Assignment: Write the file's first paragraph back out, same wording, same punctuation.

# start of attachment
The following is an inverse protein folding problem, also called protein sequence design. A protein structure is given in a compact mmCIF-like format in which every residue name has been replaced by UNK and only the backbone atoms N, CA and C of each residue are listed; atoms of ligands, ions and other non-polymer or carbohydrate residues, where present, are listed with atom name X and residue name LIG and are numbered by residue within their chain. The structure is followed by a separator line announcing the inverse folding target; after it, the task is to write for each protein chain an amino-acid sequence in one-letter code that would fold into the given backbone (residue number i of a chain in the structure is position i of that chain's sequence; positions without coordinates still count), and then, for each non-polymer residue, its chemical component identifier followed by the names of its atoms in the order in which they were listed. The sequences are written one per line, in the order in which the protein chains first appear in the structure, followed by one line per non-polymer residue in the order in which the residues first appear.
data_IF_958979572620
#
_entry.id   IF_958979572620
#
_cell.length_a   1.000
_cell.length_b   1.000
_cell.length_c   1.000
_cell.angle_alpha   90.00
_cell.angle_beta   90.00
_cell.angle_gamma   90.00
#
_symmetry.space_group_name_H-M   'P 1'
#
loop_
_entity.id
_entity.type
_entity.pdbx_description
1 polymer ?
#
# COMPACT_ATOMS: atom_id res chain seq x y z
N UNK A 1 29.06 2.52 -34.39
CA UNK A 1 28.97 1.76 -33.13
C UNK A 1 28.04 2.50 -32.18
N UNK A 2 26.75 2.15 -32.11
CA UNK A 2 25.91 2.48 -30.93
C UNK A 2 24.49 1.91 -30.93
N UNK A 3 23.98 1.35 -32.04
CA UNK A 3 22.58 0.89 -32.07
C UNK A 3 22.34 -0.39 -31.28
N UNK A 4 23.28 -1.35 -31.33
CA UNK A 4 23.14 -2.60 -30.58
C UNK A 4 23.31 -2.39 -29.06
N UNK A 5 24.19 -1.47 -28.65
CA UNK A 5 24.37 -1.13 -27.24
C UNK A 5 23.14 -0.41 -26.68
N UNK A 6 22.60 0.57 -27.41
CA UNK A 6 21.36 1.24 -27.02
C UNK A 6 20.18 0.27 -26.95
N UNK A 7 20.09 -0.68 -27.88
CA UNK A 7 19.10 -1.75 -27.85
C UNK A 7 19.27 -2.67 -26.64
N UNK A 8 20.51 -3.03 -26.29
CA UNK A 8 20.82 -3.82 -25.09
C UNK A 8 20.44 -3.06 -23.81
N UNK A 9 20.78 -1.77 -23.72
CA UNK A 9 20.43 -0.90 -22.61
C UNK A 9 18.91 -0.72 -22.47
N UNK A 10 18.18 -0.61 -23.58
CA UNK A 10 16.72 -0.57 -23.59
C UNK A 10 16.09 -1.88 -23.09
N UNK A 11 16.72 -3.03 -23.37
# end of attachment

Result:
The following is an inverse protein folding problem, also called protein sequence design. A protein structure is given in a compact mmCIF-like format in which every residue name has been replaced by UNK and only the backbone atoms N, CA and C of each residue are listed; atoms of ligands, ions and other non-polymer or carbohydrate residues, where present, are listed with atom name X and residue name LIG and are numbered by residue within their chain. The structure is followed by a separator line announcing the inverse folding target; after it, the task is to write for each protein chain an amino-acid sequence in one-letter code that would fold into the given backbone (residue number i of a chain in the structure is position i of that chain's sequence; positions without coordinates still count), and then, for each non-polymer residue, its chemical component identifier followed by the names of its atoms in the order in which they were listed. The sequences are written one per line, in the order in which the protein chains first appear in the structure, followed by one line per non-polymer residue in the order in which the residues first appear.